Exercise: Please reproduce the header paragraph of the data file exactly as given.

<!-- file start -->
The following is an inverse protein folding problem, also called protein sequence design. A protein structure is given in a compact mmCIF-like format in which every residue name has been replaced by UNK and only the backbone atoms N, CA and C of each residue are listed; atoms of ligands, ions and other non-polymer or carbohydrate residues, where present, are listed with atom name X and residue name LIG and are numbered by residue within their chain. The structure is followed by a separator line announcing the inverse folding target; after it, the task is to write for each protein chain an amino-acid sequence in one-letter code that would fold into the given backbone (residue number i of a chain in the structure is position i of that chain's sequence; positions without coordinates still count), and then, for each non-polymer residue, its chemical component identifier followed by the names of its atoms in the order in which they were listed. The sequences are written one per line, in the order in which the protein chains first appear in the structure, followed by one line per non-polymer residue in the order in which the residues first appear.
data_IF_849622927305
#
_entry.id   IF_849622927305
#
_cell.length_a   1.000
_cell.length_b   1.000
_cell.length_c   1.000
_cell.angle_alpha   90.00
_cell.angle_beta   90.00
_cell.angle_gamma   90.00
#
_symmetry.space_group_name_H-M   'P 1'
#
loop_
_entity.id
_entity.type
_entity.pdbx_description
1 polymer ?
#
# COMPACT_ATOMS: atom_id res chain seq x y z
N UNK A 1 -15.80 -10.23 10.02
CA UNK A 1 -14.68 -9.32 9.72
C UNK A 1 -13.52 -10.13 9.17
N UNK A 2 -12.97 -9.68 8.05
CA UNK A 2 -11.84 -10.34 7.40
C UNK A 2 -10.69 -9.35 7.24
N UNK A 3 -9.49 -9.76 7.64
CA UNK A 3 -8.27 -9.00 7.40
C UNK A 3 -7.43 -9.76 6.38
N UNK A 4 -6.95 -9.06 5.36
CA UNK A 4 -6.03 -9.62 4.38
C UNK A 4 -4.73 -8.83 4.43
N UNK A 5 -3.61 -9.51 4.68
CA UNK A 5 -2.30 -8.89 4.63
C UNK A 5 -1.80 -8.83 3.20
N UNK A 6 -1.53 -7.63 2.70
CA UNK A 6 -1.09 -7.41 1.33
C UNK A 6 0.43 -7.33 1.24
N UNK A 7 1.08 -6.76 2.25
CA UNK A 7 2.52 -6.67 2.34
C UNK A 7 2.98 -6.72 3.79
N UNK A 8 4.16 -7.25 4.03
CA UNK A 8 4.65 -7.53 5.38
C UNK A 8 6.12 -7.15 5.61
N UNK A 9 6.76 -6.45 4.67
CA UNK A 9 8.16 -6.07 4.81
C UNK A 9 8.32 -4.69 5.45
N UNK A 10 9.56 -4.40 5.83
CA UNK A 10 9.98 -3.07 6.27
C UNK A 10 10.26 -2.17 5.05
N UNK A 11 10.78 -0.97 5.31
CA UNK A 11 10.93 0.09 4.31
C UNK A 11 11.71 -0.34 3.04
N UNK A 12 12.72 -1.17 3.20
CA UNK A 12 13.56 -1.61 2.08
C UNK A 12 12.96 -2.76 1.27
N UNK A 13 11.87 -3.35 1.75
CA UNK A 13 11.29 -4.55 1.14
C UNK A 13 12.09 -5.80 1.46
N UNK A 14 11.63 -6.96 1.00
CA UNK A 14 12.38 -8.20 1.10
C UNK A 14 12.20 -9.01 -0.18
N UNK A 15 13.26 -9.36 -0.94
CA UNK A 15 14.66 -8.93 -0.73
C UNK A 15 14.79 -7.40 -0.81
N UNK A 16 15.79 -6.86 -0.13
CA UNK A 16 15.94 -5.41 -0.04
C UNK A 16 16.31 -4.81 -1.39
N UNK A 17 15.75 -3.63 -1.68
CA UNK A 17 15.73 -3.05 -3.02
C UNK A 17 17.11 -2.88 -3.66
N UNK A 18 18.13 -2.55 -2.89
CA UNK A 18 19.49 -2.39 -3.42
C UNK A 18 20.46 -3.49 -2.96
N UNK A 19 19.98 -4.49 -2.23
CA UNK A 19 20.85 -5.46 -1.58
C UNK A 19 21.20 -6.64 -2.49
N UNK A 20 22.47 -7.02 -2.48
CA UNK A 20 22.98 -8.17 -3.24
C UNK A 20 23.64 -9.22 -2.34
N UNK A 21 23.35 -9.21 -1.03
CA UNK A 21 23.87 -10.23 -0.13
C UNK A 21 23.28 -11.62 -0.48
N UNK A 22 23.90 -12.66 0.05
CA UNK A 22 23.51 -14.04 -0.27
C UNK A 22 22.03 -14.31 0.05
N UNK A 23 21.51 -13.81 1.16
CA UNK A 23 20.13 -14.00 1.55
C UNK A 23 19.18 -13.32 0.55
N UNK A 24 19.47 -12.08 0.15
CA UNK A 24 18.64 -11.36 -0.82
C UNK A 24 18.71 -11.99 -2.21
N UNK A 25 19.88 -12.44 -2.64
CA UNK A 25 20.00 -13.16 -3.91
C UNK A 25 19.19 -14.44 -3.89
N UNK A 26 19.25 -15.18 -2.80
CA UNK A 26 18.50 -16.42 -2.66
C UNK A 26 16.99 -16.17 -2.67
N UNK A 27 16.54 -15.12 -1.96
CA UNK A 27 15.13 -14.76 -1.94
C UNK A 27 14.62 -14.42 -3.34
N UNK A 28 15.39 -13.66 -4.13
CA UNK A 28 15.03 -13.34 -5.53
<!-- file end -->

The following is an inverse protein folding problem, also called protein sequence design. A protein structure is given in a compact mmCIF-like format in which every residue name has been replaced by UNK and only the backbone atoms N, CA and C of each residue are listed; atoms of ligands, ions and other non-polymer or carbohydrate residues, where present, are listed with atom name X and residue name LIG and are numbered by residue within their chain. The structure is followed by a separator line announcing the inverse folding target; after it, the task is to write for each protein chain an amino-acid sequence in one-letter code that would fold into the given backbone (residue number i of a chain in the structure is position i of that chain's sequence; positions without coordinates still count), and then, for each non-polymer residue, its chemical component identifier followed by the names of its atoms in the order in which they were listed. The sequences are written one per line, in the order in which the protein chains first appear in the structure, followed by one line per non-polymer residue in the order in which the residues first appear.